A question that almost everyone can relate to: How long was the longest, most boring time you've spent in the doctor's office or the nurses' station waiting for the retrieval or initiation of your records using papers?
One study conducted among physician trainees in a certain hospital sometime 2013 came up with a conclusion stating that " Trainees' current clinical documentation workload may be a barrier to optimal patient care and to resident and fellow education. Residents and fellows report that clinical documentation duties are onerous, and there is a perceived negative effect on time spent with patients, overall quality of patient care, physician well-being, time available for teaching, and quality of resident education.".
Paper documentation has been married to healthcare for quite a long time already. It has almost became the heart of every health care practitioner, to the point where it has gained the spotlight more prominently than the patients themselves. However, not only does this require considerable time from healthcare workers, it also means some drawbacks for the general health care delivery to individuals.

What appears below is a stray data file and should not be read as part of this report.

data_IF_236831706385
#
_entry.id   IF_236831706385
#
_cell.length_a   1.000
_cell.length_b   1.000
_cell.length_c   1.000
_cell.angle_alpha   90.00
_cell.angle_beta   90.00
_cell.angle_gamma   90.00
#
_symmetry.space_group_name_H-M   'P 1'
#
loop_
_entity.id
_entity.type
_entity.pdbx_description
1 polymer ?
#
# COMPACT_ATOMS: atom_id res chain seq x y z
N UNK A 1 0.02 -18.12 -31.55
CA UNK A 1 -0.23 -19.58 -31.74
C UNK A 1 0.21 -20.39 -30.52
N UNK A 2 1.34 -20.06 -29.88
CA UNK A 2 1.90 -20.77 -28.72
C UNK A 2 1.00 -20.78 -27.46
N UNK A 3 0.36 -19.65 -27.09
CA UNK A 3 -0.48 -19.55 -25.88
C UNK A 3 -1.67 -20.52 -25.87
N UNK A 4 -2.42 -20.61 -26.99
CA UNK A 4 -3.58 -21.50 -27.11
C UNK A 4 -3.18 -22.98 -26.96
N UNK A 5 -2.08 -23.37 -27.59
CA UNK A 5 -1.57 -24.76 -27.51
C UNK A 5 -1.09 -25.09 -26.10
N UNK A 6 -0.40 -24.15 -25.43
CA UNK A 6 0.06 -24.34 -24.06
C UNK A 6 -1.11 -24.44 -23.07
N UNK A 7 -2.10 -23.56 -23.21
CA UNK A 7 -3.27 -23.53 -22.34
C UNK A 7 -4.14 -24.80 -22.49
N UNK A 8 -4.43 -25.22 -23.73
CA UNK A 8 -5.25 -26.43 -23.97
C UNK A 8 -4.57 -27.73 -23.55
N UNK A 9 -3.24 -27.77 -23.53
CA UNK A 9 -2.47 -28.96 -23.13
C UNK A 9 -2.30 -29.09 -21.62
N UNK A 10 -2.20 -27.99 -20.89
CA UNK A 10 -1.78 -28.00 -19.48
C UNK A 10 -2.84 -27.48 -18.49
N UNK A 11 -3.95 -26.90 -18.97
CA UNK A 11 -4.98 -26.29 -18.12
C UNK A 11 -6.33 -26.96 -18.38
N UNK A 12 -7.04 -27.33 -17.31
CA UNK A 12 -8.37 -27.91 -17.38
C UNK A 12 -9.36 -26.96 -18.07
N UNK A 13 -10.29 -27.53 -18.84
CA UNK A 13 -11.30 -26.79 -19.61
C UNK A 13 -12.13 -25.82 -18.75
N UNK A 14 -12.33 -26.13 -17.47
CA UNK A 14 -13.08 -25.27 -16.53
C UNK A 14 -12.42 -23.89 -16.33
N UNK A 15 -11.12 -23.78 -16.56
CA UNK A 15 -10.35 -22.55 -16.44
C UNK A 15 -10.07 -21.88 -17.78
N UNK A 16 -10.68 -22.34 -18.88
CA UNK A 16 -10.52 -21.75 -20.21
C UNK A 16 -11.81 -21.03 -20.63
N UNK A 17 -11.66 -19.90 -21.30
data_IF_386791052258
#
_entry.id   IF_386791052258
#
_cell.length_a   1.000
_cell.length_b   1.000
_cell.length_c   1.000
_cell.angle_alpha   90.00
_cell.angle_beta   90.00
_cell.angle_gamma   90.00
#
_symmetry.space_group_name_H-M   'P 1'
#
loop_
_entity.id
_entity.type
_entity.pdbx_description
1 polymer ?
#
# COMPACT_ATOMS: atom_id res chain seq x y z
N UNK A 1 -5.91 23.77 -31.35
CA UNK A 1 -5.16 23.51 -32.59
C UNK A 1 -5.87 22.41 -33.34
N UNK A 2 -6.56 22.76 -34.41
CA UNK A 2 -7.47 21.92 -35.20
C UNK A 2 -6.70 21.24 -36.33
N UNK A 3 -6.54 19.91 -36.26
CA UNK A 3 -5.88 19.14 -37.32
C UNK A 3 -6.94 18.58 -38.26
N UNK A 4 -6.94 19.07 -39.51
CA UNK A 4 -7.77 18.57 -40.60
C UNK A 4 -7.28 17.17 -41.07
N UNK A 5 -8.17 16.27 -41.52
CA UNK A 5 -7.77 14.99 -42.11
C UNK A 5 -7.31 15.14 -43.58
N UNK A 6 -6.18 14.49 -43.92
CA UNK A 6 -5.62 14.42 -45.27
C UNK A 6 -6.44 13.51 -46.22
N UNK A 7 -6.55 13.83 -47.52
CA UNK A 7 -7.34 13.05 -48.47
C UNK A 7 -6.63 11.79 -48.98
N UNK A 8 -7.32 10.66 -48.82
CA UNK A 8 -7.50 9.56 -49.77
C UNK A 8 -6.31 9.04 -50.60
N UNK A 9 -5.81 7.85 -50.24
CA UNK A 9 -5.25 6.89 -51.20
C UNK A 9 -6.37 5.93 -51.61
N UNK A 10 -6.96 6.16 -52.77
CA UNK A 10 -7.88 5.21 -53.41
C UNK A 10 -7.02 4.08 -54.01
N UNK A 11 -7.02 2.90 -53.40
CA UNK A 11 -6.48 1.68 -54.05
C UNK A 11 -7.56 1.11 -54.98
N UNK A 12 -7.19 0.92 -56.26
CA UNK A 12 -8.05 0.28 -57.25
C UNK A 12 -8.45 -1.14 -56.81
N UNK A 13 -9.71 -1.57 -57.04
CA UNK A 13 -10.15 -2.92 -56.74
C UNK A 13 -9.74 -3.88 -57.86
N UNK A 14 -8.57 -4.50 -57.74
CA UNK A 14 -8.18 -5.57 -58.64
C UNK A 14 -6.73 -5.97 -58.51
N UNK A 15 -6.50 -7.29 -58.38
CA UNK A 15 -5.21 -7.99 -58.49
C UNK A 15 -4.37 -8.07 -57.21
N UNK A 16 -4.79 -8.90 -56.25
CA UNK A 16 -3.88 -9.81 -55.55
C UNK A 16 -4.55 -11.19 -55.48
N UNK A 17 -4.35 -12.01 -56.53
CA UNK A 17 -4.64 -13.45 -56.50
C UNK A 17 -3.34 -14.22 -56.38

More specifically, in the aforementioned study, results show that Over a 2-month time frame, 1515 trainees in 24 specialties completed the survey. Most (92%) reported that documentation obligations are excessive, that time spent with patients has been compromised by this (90%), and that the amount of clinical documentation has had a negative effect on patient care (73%). Most residents and fellows reported feeling rushed and frustrated because of these documentation demands. They also reported that time spent on these tasks decreased their time available for teaching others and reduced the quality of their education. Respondents reported spending more time on clinical documentation than on direct patient care.
Paper documentation takes up so much time, that some physicians can accidentally forget the medications and other considerations for the patients. That's quite alarming, isn't it?